The Great Resignation is Hitting Managers the Hardest
December 13, 2021
A new study by Oracle NetSuite and Wakefield Research examines the impact on businesses of the Great Resignation. The study of 500 executives, managers, and workers across the U.S. found that despite managers and workers both working longer hours, managers are more worried about burnout and much more likely to quit without having a new job lined up.
Longer hours have impacted managers harder than employees and are leading to more burnout among managers.
- The 40-hour week has ended for executives, managers, and workers. The average manager is now working 49 hours each week – with 60% spending more time on hiring than in 2019 – the average executive is working 48 hours a week, and the average worker is working 46 hours a week.
- Longer hours are impacting executives, managers, and workers differently. Managers are the most worried about burnout with 37% of managers identifying burnout as a key reason for leaving, compared with 28% of executives, and only 13% of workers.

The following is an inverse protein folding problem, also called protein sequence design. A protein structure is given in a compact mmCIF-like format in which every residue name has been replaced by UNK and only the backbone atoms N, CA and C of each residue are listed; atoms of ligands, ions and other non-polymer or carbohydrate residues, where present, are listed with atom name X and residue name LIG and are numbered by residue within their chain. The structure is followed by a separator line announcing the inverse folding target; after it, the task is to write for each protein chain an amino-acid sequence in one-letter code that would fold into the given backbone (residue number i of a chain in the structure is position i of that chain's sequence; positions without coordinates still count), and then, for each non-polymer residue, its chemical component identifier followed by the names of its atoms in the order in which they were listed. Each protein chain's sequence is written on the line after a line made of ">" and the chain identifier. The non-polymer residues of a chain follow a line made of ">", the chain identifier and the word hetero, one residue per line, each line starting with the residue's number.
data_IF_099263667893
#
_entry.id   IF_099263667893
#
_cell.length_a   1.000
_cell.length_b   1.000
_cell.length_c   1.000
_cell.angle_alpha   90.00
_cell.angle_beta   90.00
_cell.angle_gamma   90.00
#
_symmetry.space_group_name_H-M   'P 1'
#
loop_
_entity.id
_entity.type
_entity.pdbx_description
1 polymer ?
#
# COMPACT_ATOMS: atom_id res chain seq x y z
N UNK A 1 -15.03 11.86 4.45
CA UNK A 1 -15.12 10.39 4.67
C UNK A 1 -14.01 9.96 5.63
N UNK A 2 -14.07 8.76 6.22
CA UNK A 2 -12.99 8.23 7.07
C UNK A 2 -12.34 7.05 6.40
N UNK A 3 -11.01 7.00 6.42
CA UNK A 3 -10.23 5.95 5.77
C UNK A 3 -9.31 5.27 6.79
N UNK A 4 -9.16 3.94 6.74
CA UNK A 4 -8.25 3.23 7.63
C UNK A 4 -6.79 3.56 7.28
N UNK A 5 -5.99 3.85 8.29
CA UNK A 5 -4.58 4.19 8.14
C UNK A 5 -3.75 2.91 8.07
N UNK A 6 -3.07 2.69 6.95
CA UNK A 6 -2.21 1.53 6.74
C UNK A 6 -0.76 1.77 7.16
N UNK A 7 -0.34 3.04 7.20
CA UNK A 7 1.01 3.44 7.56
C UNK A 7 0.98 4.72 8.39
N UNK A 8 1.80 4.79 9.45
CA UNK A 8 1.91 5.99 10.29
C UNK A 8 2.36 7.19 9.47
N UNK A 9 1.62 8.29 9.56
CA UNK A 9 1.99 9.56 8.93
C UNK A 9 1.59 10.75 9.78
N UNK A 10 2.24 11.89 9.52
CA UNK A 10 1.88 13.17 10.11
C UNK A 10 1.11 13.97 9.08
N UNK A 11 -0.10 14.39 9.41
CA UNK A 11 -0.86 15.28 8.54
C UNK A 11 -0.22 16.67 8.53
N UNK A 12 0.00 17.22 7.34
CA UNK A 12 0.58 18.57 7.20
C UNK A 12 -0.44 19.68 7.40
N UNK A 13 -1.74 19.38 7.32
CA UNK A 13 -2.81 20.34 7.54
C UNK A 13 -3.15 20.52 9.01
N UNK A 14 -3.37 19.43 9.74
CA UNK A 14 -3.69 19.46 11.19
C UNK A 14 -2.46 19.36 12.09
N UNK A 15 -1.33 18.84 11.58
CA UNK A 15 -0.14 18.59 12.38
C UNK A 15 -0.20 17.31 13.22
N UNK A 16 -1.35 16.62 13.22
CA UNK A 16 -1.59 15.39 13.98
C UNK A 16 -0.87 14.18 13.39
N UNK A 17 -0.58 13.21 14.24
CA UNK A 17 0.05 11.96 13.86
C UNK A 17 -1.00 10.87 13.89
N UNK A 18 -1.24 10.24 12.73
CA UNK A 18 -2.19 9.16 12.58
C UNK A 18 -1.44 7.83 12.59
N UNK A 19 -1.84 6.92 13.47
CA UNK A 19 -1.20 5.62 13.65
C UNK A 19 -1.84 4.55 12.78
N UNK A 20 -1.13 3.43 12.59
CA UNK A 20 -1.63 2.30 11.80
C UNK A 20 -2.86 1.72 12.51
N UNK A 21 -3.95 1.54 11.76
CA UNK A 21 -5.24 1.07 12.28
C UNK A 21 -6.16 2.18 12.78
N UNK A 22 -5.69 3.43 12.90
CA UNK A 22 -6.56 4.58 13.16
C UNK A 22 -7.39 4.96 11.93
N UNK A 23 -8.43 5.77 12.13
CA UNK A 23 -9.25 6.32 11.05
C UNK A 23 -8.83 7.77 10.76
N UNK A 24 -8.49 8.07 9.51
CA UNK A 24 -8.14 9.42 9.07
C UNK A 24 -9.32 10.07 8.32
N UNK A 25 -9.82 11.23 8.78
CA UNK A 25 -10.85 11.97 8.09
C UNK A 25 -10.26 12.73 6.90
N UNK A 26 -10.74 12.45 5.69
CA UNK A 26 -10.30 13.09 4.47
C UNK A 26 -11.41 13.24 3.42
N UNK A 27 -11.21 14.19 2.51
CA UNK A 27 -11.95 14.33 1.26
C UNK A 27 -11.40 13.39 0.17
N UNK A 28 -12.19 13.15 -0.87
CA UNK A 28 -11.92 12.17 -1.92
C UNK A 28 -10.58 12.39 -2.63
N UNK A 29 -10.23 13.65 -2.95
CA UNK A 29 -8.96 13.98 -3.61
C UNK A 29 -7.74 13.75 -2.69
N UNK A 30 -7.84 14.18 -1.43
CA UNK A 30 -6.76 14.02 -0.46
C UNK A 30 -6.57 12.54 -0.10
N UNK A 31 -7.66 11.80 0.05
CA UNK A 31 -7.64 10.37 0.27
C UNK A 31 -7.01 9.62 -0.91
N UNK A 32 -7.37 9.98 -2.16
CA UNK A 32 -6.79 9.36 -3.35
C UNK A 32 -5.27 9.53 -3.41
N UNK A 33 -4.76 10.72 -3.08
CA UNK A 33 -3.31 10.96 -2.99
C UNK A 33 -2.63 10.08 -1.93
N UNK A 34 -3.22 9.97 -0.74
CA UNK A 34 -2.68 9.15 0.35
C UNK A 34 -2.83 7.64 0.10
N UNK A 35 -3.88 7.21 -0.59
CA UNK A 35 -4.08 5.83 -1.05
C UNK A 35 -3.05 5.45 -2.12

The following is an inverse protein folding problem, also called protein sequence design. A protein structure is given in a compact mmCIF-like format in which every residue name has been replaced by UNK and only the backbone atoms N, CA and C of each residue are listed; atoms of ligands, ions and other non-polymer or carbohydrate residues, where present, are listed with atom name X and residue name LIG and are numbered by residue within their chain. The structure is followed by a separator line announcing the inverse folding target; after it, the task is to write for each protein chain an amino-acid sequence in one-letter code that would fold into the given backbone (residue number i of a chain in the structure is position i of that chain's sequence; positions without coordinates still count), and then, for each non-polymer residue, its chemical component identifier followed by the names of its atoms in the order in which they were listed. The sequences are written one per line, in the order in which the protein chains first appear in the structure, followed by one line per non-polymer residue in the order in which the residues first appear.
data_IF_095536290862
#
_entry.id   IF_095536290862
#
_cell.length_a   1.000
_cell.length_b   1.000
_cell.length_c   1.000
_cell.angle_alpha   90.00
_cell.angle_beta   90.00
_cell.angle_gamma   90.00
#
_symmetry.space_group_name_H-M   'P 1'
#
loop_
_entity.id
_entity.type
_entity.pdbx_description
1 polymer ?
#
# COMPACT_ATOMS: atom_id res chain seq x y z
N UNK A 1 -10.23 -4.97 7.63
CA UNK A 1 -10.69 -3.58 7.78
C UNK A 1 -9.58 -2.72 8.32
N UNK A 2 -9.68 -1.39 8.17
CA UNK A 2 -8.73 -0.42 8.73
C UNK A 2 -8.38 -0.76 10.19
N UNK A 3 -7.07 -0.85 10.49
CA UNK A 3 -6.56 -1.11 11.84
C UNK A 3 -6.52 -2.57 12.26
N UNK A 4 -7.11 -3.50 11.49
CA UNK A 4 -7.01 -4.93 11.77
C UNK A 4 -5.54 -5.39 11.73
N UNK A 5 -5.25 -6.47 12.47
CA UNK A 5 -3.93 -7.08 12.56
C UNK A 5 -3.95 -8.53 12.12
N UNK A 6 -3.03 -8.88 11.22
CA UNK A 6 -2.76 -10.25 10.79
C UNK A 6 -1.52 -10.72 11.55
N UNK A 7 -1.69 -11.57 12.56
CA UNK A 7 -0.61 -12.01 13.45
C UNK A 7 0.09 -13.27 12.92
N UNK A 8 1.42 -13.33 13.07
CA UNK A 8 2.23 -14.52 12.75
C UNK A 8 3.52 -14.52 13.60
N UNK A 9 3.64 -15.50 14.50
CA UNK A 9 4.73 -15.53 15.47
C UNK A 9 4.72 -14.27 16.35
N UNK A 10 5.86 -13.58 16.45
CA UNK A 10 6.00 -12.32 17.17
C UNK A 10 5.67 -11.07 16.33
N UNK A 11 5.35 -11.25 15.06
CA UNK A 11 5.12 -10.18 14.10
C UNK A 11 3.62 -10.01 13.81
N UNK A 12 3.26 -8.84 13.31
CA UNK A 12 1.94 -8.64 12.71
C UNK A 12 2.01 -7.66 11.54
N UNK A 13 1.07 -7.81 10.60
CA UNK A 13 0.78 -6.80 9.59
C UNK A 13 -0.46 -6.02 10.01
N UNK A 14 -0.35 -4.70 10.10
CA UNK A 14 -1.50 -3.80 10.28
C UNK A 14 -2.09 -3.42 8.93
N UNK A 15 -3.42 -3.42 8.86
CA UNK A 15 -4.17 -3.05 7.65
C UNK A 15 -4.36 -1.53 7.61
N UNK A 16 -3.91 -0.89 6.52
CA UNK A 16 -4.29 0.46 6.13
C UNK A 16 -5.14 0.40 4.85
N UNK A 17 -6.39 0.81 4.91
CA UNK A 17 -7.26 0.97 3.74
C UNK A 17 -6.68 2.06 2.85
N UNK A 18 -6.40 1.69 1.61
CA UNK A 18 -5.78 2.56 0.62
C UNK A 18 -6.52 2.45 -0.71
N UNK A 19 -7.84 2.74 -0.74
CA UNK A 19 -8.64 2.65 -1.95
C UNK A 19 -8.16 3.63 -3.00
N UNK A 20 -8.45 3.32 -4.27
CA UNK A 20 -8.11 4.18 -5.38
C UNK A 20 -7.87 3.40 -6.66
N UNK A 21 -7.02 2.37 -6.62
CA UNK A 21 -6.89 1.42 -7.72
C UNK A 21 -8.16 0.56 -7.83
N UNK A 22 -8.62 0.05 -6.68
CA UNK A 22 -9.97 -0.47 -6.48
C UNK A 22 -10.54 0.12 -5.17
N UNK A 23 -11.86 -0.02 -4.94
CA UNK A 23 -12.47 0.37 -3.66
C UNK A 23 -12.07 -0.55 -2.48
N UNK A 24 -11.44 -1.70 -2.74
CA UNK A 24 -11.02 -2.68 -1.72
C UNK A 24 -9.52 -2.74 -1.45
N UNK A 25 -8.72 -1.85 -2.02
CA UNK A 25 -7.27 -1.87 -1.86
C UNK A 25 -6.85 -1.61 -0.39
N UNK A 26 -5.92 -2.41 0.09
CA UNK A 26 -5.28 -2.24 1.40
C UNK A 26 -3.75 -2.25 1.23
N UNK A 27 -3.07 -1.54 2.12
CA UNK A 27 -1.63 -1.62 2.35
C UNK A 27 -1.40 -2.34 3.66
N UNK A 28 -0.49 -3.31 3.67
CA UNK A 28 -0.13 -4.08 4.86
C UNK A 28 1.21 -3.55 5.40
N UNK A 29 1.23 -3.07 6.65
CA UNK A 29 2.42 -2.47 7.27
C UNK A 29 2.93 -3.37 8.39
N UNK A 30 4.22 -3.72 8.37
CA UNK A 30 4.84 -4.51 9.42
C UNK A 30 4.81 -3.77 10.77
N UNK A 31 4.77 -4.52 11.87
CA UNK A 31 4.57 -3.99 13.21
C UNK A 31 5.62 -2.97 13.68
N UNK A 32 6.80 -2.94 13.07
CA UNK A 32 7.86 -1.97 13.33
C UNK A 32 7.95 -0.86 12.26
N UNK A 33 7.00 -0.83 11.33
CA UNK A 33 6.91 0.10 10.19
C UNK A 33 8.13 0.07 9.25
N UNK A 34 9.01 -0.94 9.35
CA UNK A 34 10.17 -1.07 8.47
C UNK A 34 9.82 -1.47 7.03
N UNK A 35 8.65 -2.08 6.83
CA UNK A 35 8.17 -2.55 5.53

- Managers have been hit hardest by the burnout. 47% of managers are considering taking a less demanding job and 35% are considering quitting without having another job lined up. In contrast, only 9% of workers have considered quitting without having a job lined up.
Executives See Things in a More Positive Light Than Both Managers and Workers
How executives, managers, and workers think about work are very different from one another.
- While nearly half of managers say they’re considering seeking a less demanding job, only 28% of executives think burnout is the top reason employees would leave the company.
- Only 34% of executives think hiring is more difficult now than it was in 2019. Comparatively, 48% of workers say their job is more difficult now.
“As a record number of employees reevaluate their roles and make changes in their careers, businesses have faced new and changing talent challenges,” said Art Wittmann, editor, Oracle NetSuite. “As our survey shows, the added stress of constant business change and a difficult hiring environment has left managers feeling burned out. While executives are stressed by supply chain problems and meeting growing demands, it’s the managers who’ve had to see to business while managing COVID-19 restrictions. The data shows about half of managers have had enough and are considering taking on a less demanding job.”
Executives are insulated from the day-to-day challenges. If they don’t pay attention to the happiness and engagement of their managers, they could find themselves in a much tougher staffing position than they’re in now.